The image of a servant is used often in the prophecies of Isaiah. In some, like chapter 41, Israel, God’s chosen people, is referred to as God’s servant. It was not unusual in Old Testament writings to personify a group or nation and use individualistic language to describe the whole group as a corporate personality. In other passages, like chapter 42, the image of the servant is more anonymous, leaving us wondering whether to interpret it as an individual or as the corporate body of God’s people. There is no individual from Israel’s previous or current age who fully fits the description of the personal servant, who would perfectly fulfill Israel’s mission. Ultimately, both are in keeping with Israel’s understanding of community. One of the things I love about Scripture is the language and cultural understanding that allows for “both/and” and does not force the choice of “either/or.”
The message of hope continues in chapter 42. The servant has been chosen by God and imbued with his spirit. He will bring justice to the nations. He will not grow faint or be crushed. It is nearly impossible for us not to see Jesus in these verses, but at the time of the prophecy, the people had no inkling of the Messiah to come. Read the passage again imagining Israel as the servant described. Israel had so far failed to fulfill its mission, but God was still in control. He is the Creator and Sustainer of the whole world, and his plan will be fulfilled. There was still hope. Israel will have another chance to shine the light of God’s love to those around it. Ultimately, God will send his own Son into the world through the tribe of Israel in order to fulfill his plan of salvation and restoration.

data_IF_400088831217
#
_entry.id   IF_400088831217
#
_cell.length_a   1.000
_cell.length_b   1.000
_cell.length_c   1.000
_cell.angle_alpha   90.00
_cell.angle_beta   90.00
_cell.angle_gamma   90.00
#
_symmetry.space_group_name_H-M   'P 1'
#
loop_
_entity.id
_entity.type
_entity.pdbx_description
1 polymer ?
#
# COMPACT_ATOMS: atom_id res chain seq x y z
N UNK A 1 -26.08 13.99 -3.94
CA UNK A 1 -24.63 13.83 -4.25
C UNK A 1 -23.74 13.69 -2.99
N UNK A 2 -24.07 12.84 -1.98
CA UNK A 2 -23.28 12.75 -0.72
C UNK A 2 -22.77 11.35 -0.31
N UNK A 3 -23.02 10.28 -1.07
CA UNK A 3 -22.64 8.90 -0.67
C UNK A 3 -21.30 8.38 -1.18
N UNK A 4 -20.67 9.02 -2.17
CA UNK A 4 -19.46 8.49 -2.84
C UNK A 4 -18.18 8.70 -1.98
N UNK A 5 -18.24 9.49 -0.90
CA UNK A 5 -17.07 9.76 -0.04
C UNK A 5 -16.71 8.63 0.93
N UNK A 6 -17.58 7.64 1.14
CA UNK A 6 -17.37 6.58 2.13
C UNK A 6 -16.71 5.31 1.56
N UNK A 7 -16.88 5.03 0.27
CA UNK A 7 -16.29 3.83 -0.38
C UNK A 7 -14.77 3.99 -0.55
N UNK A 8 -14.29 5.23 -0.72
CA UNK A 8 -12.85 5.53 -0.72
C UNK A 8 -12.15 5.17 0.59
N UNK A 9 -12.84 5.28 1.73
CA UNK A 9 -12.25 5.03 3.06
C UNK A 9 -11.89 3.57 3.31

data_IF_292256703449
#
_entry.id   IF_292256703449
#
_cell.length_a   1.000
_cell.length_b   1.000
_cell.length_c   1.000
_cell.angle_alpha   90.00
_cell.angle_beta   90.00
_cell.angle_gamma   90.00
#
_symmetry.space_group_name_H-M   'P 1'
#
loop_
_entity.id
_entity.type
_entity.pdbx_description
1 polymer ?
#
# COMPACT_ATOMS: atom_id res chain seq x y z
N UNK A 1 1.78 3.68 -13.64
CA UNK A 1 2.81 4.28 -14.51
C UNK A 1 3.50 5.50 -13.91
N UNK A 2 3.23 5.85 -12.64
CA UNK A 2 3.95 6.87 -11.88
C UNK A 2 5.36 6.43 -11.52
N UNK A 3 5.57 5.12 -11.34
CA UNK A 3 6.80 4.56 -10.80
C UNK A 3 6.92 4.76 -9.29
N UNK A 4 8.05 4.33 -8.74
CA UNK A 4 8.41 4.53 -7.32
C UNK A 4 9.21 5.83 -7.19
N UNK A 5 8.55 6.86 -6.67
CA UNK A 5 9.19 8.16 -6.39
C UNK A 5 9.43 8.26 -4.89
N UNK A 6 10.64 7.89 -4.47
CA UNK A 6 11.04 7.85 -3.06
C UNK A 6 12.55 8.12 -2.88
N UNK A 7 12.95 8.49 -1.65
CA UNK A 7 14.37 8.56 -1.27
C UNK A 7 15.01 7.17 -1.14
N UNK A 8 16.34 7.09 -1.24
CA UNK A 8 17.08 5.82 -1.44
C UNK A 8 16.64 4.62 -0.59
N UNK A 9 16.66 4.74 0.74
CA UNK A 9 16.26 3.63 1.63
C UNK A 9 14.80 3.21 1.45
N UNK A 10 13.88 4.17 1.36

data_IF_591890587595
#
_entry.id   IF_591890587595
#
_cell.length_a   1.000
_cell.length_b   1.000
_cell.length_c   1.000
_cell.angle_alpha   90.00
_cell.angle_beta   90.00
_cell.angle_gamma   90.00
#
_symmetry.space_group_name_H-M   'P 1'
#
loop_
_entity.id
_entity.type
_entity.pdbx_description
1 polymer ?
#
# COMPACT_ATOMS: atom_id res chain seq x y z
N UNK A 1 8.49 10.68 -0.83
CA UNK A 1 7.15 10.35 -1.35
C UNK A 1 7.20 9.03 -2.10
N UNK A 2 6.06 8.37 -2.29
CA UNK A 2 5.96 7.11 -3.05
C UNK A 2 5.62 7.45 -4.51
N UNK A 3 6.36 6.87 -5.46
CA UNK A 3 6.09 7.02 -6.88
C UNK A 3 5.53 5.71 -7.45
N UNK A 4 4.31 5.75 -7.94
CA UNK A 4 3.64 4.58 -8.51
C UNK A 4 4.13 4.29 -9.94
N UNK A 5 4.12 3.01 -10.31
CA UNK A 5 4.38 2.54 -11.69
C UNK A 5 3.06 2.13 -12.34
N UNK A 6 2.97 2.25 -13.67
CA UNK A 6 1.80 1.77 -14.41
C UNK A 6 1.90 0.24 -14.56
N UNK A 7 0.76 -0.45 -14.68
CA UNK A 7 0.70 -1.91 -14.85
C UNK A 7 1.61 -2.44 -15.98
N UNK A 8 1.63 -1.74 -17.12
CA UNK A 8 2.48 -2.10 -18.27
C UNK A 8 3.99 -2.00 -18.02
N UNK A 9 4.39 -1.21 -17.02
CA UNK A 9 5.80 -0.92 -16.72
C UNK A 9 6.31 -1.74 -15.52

Posted on Sat, February 27, 2016
by First Baptist Church